The idea of putting a negotiated end to the Afghan conflict is finally gaining some traction. The Taliban recently reversed a long-held position and agreed to open an office in Qatar from which they could negotiate. That same day, Hizb-e-Islami Gulbuddin (HiG) – the other insurgent group – sent a delegation to Kabul to talk peace.
Taken as is, this momentum is a positive development. But the variables involved in this calculus are many and this is but the first step in a thousand-mile journey. The biggest challenge to the effort is choosing the parties to the negotiation. The Taliban have so far completely sidelined the Afghan government and have indicated that they only want to talk with the United States. They are participating not as an insurgency, but as the Islamic Emirate of Afghanistan – the country’s legitimate government – attempting to negotiate the withdrawal of the occupying foreign forces.
And so Afghanistan’s High Peace Council is sitting idle as the Taliban initiate talks with the USA. Also excluded are Afghanistan’s civil society and political groups. Their exclusion means that effective interest articulation on behalf of women, minorities and the political opposition does not occur at the negotiations.
Concerns about representation also extend to the Taliban, where doubts exist about whether their leaders engaged in talks truly represent the interests and incentives of their foot soldiers and younger battlefield commanders.
Given all of this, nobody should expect that negotiations can completely end the Afghan conflict because high-level talks cannot remedy smaller-scale, localized conflicts motivated by tribal competitions, personal rivalries and the opium trade. The most positive outcome would involve neutralizing a critical mass of the insurgency to decisively reverse the momentum for much of the rest of it so that they can either be vanquished or they lose the appetite to fight.
To accomplish any of this the international community and the Afghans must first harmonize the dissonance in their respective objectives. The international community’s main hope from the negotiations is a semblance of peace to allow them an honorable exit, while Afghans also want some form of reconciliation involving justice for the victims of the Taliban’s humanitarian and political crimes. Reconciliation would involve prosecution and punishment, and the Taliban are not negotiating to put themselves in jail or on trial. Besides, they can point to others involved in crimes who, sitting in the Afghan parliament, passed an amnesty law exempting themselves from trial. Transitional justice is a potential alternative, but that is hardly on the agenda in the current negotiation efforts.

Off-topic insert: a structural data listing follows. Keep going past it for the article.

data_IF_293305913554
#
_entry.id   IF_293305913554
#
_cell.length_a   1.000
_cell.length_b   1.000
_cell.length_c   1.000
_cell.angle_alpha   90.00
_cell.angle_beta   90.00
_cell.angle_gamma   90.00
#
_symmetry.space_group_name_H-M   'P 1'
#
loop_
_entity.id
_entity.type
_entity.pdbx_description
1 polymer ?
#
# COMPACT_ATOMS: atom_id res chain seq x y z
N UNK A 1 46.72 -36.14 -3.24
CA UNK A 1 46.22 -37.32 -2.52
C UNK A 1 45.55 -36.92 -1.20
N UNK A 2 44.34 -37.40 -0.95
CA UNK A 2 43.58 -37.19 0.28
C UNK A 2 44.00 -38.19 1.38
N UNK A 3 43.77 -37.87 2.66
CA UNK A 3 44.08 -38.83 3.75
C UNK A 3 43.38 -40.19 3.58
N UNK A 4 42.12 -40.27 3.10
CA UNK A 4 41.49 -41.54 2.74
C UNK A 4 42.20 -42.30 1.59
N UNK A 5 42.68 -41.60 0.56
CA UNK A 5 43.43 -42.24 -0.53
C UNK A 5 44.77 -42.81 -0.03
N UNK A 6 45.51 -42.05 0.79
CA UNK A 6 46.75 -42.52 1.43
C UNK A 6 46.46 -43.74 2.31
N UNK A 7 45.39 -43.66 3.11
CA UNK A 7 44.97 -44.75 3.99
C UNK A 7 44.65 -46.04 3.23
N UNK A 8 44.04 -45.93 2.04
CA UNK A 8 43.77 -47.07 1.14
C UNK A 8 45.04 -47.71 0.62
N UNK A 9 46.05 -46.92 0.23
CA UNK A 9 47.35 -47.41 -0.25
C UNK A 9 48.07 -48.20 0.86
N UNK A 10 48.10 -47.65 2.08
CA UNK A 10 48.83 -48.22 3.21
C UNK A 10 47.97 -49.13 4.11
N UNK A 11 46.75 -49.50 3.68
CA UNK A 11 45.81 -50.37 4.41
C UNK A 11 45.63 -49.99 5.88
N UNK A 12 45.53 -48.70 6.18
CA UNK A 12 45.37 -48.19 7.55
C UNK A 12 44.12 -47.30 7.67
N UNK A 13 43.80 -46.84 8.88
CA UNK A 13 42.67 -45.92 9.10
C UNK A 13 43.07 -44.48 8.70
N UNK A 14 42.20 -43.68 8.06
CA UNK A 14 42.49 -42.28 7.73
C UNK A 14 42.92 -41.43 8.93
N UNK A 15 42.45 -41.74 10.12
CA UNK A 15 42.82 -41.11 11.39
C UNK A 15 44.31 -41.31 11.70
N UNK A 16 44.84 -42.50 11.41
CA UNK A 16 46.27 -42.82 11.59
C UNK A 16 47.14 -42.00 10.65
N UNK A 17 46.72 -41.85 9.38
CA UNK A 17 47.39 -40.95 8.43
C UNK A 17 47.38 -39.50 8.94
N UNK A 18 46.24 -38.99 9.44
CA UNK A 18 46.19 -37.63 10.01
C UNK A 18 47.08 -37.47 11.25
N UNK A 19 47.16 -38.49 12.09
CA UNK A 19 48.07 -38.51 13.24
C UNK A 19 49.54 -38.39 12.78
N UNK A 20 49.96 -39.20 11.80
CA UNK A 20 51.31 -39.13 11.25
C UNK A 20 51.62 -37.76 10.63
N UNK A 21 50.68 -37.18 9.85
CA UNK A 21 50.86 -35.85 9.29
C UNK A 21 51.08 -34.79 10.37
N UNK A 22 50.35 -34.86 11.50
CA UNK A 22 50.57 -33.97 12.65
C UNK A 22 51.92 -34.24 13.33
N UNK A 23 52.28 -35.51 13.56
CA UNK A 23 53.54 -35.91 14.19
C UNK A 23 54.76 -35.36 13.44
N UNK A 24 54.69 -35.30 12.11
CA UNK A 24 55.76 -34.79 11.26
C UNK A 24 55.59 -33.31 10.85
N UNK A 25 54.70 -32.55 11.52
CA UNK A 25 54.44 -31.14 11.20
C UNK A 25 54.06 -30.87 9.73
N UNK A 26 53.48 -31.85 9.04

Reconciliation has to be a process, and processes take time. This means that by the time negotiations turn into reconciliation, the international community will likely have moved on from Afghanistan. Reconciliation processes always carry the latent possibility of failure; that likelihood is even greater in non-inclusive processes such as this one. Given this, what are the contingencies for when peace and reconciliation don’t work and conflict erupts once again? What are the safeguards that can dis-incentivize the temptation to go violent? These questions are important because, while no one wants the Taliban to dominate the country, the insurgent group is not negotiating to obtain a status of secondary importance in the future of Afghanistan. And that can be a flashpoint for conflict.
The position of Pakistan, another important actor in the equation, is also a matter of great concern. The country’s security establishment has used the Taliban as a bargaining chip to maintain some leverage on the developments in Afghanistan and ensure a prime seat in any negotiating table. Pakistan has exercised control on Taliban leaders either by limiting their physical movement or by putting their families under house arrest. But surprisingly, Pakistan seems to have looked the other way as the Taliban negotiators and their families were flown out to Qatar. Could this be a tacit change in Pakistan’s strategy? If so, what are its new demands? And how do they square off against the interests of its arch-rival India and those of China, whose stakes in the country have been increasing?
Iran, Afghanistan’s western neighbor, has its own reservations about the idea of Taliban returning to Afghanistan’s mainstream and about the American demand of keeping about 30-40,000 soldiers in Afghanistan beyond the 2014 deadline for the withdrawal of its combat troops. The problem with Iran is not its reservations but the fact that nobody wants to make it party to the negotiations, essentially giving it license to pursue any and all means to safeguard its interests in Afghanistan.
Some of these concerns will likely be addressed as the negotiation efforts take shape. However, Afghanistan and the international community are putting all of their eggs in the basket of negotiations. A lot is at stake on this flawed, failure-prone initiative. Think of it this way: if the Taliban can produce a stalemate fighting NATO and Afghan forces, they can do a lot more when the Afghans are left on their own.